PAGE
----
Hayek on Hayek: An Autobiographical Dialogue

document Bruce Caldwellof and Hansjorg Klausingerof Hayek: A Life 1899 – 1950, With the first two-volume biography of Hayek coming out this October, I decided to read it Hayek on Hayek: An Autobiographical Dialogue* To refresh my memory about the life of FA Hayek. This book, which has been criticized by many Hayek admirers, is an excellent overview of his life in his own words.

The book consists of fragments of interviews that Hayek gave to various people, and they are put together to present his life from his very early years in Austria to his later fame. He also has a radio broadcast at the University of Chicago. Two things that make it an engaging book for the reader: a) it is short- less than 200 pages which makes it a very quick read, and b) it is Hayek telling and you can see how he experienced different events in his life. In many cases it seems like an old relative will tell you stories of the past. The language is simple and straightforward and often humorous. The reader knows both Hayek the man and Hayek the economist.

Writing my thoughts on a book like this is a difficult task, as I don’t really know where to begin. Shall I write about Hayek’s life? Absolutely not, there are better biographies. David Henderson Have a nice biography of In Hayek Concise Encyclopedia of Economics Here at Econlib. Shall I review it like other books and point out its strengths and weaknesses? No, it is a very good autobiography and there is little to object to. Instead, I want to give my sincere thoughts about the book.

There are two things that really drew me into reading this book and made me finish it quickly. The first is about Hayek himself. It is very common that those who excelled in their field were perfect their whole life. They were born smart, excelled in school, were recognized by their professors at university for their unusual intelligence, and eventually, became pioneers in their fields. I believe a purpose of biography and autobiography should be to dispel such myths.

Hayek described himself as very humble and down to earth. He was a terrible student at school and studied little outside of biology, which had long been his passion. He inherited this love from his father August who was a botanist. He could barely pass his classes at school; He neglected homework and relied on what he could remember from class to help him. Initially, Hayek wanted to become a diplomat, but such a path did not become available after the fall of the Austro-Hungarian Empire after WW1. His interest in political and economic affairs was sharpened during the military struggle on the Italian front. Being part of a multinational and multilingual army, he said, “I served in a war where eleven different languages ​​were spoken. It is bound to draw your attention to the problem of political organization”. Hayek looks back on his life praising his successes and pointing out where he went wrong or should have done more, including his criticisms. Friedmanof method And Keynesian Economics.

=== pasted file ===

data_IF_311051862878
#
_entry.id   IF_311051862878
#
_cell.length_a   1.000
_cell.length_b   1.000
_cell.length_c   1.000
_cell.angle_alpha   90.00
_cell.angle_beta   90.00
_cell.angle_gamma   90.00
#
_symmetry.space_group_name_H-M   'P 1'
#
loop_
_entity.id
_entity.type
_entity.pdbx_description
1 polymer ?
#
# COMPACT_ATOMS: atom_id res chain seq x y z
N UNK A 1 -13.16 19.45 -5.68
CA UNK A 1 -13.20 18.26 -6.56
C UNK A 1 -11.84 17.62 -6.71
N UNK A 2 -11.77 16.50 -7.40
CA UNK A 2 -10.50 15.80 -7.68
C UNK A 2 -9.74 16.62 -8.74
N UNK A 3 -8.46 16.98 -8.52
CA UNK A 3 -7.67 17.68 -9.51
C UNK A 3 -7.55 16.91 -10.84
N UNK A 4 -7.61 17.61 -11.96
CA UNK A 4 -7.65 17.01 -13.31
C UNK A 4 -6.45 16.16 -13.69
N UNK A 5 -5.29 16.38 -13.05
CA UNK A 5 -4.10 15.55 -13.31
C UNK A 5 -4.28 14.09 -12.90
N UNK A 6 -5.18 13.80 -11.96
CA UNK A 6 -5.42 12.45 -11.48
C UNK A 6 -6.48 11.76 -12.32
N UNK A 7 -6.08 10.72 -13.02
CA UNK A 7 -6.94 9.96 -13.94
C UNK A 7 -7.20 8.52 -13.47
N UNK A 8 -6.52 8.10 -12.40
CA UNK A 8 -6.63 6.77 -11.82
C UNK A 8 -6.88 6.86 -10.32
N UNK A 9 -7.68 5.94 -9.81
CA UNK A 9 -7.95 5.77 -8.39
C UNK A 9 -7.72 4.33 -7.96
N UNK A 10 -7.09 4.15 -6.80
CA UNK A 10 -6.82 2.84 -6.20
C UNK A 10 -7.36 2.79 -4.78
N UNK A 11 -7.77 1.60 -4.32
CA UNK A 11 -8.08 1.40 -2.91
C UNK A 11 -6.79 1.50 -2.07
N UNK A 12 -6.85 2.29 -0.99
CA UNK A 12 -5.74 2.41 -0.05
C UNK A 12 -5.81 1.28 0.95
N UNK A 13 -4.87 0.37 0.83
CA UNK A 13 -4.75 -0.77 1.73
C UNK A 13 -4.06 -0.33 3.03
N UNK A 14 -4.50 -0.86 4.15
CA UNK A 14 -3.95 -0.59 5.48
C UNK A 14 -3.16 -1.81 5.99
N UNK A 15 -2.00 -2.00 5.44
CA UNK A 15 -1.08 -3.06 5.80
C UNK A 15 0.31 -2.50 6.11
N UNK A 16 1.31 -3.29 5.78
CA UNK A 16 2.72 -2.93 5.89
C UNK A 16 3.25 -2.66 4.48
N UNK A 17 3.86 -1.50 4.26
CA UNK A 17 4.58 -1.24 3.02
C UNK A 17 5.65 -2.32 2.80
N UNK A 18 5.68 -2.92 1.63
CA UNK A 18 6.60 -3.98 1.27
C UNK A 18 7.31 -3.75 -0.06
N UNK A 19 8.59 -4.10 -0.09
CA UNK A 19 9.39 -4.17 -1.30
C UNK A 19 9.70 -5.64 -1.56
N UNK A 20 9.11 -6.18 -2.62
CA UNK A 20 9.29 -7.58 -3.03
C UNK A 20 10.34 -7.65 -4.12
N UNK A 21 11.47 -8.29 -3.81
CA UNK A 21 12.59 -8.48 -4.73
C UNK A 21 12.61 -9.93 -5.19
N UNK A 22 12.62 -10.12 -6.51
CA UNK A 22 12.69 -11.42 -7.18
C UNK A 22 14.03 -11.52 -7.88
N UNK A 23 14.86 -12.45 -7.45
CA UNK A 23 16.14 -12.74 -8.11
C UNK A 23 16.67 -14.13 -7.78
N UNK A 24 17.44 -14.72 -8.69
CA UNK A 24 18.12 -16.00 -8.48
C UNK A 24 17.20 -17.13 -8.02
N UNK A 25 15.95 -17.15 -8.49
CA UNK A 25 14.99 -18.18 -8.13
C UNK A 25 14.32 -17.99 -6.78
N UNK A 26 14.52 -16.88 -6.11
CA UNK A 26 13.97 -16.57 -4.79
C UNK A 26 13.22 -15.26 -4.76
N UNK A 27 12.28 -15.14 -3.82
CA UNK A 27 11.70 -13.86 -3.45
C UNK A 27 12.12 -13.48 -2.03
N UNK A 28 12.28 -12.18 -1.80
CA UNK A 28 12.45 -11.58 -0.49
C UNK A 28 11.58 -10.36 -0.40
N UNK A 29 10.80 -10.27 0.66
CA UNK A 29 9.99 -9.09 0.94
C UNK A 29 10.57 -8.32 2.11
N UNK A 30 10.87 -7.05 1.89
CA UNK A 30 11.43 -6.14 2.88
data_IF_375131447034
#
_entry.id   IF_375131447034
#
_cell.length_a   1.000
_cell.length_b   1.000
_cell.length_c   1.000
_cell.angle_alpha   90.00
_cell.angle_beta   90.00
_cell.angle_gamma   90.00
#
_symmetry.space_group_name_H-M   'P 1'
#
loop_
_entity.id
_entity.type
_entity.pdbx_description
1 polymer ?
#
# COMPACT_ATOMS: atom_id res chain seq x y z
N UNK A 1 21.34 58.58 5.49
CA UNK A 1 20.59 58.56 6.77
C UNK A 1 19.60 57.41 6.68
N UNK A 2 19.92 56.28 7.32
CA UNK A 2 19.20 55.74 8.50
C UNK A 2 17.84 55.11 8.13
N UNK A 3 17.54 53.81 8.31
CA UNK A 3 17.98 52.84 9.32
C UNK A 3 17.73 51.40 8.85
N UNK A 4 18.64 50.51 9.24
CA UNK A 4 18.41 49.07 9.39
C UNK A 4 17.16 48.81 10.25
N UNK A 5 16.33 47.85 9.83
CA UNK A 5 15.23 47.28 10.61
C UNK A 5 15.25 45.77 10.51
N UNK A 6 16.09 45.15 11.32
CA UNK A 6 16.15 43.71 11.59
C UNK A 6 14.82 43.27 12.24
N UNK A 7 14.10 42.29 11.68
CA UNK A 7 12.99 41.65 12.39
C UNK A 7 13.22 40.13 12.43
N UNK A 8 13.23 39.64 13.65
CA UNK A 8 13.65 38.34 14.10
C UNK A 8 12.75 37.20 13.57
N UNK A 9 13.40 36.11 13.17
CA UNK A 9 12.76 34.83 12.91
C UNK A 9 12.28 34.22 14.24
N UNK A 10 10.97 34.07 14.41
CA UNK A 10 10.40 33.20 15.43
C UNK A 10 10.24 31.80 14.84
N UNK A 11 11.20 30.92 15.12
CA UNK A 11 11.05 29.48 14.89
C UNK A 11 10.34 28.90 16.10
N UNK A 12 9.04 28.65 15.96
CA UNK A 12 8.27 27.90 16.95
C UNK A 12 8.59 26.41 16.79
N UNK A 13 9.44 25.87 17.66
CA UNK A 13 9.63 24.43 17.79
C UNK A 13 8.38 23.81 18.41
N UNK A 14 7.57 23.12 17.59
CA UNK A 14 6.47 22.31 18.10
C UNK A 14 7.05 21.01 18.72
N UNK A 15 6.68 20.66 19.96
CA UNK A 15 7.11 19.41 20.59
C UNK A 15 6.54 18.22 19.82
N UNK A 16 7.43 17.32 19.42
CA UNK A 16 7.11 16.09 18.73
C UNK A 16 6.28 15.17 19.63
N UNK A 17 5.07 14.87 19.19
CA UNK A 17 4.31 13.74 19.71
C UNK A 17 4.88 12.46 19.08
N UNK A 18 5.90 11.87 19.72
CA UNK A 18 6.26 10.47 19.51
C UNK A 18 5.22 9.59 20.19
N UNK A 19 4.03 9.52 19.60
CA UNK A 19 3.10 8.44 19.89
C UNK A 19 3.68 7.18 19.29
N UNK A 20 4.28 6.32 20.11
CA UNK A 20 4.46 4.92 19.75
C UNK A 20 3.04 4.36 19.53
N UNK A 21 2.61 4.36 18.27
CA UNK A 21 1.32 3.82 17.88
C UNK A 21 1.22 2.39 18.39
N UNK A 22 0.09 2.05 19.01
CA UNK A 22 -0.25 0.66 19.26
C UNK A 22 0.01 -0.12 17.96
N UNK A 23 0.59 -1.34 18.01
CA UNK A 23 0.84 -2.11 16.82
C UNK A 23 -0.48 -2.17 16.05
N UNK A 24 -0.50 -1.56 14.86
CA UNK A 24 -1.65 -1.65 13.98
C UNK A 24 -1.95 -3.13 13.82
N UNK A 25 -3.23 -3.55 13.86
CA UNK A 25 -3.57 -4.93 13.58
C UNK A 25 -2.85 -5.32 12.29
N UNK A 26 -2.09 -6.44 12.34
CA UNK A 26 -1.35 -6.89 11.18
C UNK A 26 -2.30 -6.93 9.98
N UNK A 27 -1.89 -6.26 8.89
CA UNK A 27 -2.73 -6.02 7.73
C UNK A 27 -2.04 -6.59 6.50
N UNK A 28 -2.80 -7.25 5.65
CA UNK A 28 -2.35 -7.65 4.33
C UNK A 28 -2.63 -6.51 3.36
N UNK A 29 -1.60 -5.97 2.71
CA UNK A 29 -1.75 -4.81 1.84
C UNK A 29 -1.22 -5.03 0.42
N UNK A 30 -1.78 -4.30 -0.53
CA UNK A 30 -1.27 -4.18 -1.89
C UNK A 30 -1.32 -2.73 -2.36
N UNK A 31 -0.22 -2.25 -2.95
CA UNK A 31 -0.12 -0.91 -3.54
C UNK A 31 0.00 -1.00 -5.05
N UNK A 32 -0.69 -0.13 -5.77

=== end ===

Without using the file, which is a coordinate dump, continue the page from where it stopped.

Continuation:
I was also struck by the way Hayek spoke about his fellow economists and the intellectual environment around him. It is exciting to “hear” such great statistics Keynes, Schumpeter, Wittgenstein (who was also Hayek’s cousin) and Schrodinger By someone who knows them first hand. Pre-WW1 and interwar Vienna was a vibrant city home to some of the best scientists and economists of the last century. Hayek’s memoirs of the University of Vienna are perhaps the most interesting. The way Viennese economists and philosophers did their work was very different from the way their American colleagues did it. It was quite common for economists to meet outside the university in various coffee houses or at each other’s homes and discuss their interests. An example was the Mises Kreis which included many brilliant minds Alfred Schutz, Gottfried von Haberler, Fritz matchloop, Carl Menger( By Carl Menger son), Felix Kaufman And of course mrs. They, although not mentioned in this book, even had their own collections song which was published by Kaufman. The introduction to this collection of songs states:

Formal meetings will begin at 7:30 pm and end by 10:00 pm Most members will then gather for dinner at Restaurant Ancora Verde, where discussions will be more lighthearted. Afterwards, they would continue for coffee at the Café Künstler opposite the University of Vienna until 1:00 a.m., when Mises usually left. Fritz Matchloop reports that when he left at 3:00 a.m., he usually had to say goodnight to the philosopher Alfred Schutz!

Among the many circles that existed in this city, there were other groups such as the Austro-Marxists, the Wiener Kreis, the Mathematical Colloquium and the Geist Kreis for which I unfortunately do not have room to speak. I wholeheartedly recommend this excellent book if anyone wants to learn more about the intellectual environment of interwar Vienna and how Austrian economists worked in it. By Erwin Decker Viennese student of civilization.

I am now eagerly awaiting the release of Professor Caldwell’s next book.

* I would like to thank the University of Chicago Press for a review copy of the book.


Chris Lucas was born in Greece and is an economic journalist and the youngest member of the Greek team at the 2022 International Economics Olympiad. His articles have been featured by the Foundation for Economic Education, Ms. Institute, and Adam Smith Works.

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